The site of Xochicalco, also a World Heritage site, was built by the Olmeca-Xicallanca and is located about 20 miles from Cuernavaca in the state of Morelos. The city rose to prominence as a stop on the major trading route between the north and south of Mexico in the 7th to 10th centuries AD. It was both a fortress and a religious center. Xochicalco means "Place of Flowers" and the ruins consist of an impressive selection of ball courts, palaces, houses and a pyramid built on a series of stone terraces ..The pyramid of Quetzalcoatl features sides that align with north, south, east and west. An ornate frieze surrounds the pyramid with carvings of feathered snakes, that wrap around the sides of the pyramid with their heads at the corners. One of the highlights of the site is the underground solar observatory. When the sun passes through its zenith on May 14 and 15 and July 28 and 29 each year, a ray of sunlight passes through a narrow shaft in the ceiling of the observatory and projects itself upon the floor.

Cuernavaca has a few luxurious five-star hotels and resorts, but also several more affordable options. Double rooms at the historical 16th century Posada Maria Cristina (www.maria-cristina.com) start from $135 per night. This four-star hotel with a pool is set in a tropical garden and has been lovingly converted from a manor house. Hotel Antigua Posada (www.cuernavacainfo.com/antiguaposada.html) has double rooms priced from $75 per night including taxes and breakfast.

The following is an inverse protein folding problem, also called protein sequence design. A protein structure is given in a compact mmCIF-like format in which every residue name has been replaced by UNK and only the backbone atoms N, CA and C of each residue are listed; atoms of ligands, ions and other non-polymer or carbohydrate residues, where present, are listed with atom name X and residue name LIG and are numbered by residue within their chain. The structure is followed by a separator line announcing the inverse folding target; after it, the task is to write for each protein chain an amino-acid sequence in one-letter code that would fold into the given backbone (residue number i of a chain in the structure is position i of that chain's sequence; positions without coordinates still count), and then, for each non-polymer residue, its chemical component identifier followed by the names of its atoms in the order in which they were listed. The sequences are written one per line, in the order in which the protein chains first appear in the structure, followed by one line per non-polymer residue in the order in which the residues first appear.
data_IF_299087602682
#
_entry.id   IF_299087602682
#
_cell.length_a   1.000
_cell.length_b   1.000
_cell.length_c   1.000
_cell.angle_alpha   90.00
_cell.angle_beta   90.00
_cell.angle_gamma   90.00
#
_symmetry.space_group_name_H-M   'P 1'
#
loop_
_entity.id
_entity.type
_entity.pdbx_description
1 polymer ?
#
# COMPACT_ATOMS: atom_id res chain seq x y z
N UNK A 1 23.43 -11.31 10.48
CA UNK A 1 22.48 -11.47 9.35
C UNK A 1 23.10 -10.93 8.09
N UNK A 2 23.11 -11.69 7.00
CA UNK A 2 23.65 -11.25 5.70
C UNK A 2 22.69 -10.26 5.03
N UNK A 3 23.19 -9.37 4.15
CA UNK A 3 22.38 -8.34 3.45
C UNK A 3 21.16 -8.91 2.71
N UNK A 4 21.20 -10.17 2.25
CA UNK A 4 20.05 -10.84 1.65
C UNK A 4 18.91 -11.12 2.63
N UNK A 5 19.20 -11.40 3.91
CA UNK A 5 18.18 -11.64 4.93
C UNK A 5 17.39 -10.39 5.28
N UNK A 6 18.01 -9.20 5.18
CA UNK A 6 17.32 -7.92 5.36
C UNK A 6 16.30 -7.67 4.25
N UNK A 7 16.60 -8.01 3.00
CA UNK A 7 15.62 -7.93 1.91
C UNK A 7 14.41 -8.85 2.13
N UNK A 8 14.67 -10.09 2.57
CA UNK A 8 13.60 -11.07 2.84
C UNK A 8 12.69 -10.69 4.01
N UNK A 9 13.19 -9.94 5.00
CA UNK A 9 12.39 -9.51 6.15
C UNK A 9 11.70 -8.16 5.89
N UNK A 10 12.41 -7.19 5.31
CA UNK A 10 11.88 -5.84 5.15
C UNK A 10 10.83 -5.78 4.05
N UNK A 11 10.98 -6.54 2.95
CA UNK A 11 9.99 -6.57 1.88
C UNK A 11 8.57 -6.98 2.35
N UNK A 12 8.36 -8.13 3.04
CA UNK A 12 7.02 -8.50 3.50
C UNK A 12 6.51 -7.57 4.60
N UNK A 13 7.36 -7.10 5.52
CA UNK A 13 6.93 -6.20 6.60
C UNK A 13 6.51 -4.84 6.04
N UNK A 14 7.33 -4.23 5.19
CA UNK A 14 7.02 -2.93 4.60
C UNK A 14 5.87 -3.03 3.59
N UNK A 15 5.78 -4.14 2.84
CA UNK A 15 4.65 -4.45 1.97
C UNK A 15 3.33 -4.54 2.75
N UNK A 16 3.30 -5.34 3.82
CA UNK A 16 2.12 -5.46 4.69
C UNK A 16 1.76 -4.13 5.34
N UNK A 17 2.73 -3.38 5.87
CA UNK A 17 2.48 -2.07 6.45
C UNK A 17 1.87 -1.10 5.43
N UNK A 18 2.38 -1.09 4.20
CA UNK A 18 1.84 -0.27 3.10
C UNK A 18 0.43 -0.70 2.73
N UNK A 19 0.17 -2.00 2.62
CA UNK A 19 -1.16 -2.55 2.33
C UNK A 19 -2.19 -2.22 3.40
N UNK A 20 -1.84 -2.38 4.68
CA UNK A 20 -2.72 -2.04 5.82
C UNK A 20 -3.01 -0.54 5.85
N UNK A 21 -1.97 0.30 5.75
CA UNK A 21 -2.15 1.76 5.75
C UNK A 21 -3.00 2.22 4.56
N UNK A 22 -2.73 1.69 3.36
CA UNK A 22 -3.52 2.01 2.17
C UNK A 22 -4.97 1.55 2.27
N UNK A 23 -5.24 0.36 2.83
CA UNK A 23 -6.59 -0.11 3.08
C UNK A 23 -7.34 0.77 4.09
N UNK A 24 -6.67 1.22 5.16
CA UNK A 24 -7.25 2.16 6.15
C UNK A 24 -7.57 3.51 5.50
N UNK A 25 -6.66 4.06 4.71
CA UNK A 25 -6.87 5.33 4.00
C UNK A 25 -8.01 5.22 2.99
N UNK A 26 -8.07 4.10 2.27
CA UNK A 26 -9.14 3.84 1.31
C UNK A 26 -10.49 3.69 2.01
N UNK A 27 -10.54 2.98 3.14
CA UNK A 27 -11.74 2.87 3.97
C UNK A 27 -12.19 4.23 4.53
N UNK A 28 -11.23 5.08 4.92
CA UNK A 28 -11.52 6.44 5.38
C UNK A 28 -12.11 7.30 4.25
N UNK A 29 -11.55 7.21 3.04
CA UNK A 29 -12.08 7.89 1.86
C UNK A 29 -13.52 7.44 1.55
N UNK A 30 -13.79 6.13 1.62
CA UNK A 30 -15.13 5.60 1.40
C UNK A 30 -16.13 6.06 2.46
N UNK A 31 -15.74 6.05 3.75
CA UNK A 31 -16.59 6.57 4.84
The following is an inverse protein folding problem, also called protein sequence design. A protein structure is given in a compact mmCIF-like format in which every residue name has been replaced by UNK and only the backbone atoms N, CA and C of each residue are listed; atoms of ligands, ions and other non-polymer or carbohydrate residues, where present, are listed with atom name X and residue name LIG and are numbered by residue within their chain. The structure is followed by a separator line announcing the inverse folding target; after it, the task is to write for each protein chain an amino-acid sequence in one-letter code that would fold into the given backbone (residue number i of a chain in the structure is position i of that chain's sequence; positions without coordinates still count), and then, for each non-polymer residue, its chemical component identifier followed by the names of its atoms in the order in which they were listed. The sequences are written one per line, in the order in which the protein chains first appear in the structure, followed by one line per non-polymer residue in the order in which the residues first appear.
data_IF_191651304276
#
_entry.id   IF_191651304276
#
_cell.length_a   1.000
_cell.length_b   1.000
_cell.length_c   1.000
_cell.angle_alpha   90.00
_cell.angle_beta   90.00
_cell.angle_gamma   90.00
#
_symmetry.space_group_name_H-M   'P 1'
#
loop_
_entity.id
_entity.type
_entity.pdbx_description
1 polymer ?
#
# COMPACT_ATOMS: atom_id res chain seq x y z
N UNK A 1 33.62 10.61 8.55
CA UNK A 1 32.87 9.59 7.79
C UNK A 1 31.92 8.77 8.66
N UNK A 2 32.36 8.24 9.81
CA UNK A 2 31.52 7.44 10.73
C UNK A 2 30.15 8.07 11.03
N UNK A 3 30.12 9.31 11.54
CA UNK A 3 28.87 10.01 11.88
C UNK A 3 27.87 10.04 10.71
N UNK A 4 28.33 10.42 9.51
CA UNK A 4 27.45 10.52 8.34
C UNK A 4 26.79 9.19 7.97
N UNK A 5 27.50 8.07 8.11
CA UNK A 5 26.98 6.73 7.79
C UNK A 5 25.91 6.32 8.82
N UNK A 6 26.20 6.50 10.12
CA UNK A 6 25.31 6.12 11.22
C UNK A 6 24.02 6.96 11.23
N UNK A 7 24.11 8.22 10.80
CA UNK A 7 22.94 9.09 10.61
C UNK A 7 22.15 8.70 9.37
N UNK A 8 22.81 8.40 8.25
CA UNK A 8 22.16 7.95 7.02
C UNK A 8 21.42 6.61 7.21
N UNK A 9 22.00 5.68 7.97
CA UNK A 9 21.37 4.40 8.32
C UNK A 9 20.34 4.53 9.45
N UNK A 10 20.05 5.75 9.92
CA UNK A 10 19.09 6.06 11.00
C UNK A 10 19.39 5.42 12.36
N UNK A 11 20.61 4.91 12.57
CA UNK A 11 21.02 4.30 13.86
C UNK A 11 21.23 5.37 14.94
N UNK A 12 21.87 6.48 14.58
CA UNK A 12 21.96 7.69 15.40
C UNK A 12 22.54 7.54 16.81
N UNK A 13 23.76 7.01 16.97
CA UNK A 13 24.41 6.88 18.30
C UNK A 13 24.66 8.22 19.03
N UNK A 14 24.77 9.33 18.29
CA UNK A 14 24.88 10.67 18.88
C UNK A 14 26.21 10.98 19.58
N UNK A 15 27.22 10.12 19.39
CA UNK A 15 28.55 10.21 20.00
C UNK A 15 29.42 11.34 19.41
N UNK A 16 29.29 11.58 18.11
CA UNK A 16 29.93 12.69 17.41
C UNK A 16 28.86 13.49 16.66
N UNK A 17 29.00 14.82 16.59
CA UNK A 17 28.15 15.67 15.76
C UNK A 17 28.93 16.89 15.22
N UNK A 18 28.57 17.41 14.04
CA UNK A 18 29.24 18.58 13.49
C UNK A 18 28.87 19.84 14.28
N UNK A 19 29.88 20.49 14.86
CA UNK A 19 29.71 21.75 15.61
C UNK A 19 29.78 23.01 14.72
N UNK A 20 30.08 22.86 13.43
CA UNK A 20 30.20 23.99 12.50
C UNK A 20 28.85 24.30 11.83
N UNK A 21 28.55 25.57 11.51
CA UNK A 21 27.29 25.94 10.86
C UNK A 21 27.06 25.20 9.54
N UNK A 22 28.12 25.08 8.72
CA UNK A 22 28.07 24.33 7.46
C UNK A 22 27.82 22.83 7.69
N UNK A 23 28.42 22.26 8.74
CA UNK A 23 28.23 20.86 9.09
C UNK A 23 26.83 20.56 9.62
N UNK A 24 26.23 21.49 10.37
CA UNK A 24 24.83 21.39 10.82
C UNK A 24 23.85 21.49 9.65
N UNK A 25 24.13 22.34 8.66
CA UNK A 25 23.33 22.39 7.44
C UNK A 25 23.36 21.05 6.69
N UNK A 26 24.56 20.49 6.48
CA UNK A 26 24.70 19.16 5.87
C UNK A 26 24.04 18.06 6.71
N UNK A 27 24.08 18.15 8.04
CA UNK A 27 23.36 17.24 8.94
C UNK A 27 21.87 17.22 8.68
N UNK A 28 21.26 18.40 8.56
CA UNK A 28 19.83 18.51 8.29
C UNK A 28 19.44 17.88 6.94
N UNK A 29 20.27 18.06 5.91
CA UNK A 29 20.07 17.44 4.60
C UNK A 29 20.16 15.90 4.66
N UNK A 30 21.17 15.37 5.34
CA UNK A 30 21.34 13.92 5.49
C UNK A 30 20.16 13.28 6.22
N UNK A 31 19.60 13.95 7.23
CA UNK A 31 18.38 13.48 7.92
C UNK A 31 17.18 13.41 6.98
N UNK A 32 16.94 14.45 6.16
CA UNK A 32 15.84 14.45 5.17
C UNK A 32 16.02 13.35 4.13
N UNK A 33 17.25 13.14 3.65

Whereas most archaeological marvels in Mexico are located above ground, the grottos of Juxtlahuaca in the state of Guerrero are an impressive series of 19 underground limestone caves with stalactite and stalagmite formations. More importantly, several of the caves feature wall paintings depicting traditional Olmec iconography like the jaguar and the feathered serpent, plus human figures and architectural images in shades of green, red, yellow and black. The 3000-year old wall paintings were discovered in the 1930s along with skeletal remains and pottery. The murals are considered the earliest sophisticated painted art known in Mesoamerica and the only known example of non-Maya cave art in the region. The last chamber on the tourist route through the caves (a two-and-a-half hour journey) lies behind an Olmec cemetery and contains a crystal garden of aragonite minerals covering the walls.

Visitors have to wade through a small underground lake to get there. Bring and torch, appropriate footwear and a change of clothes for this adventure. Due to the complexity of the caves and the fact that the grottos extend some three miles, it is recommended to engage the services of a guide from the nearby town of Colotlipa. Juxtlahuaca is located within a National Park, 26 miles from Chilpancingo (or about 60 miles from Acapulco). The park is also home to El Rio Azul (the Blue River) with waterfalls, water funnels and springs. In Chilpancingo, Hotel Parador Marques (tel. +52/747-472-4444; www.paradordelmarques.com) has double rooms with air conditioning priced from $46 per night.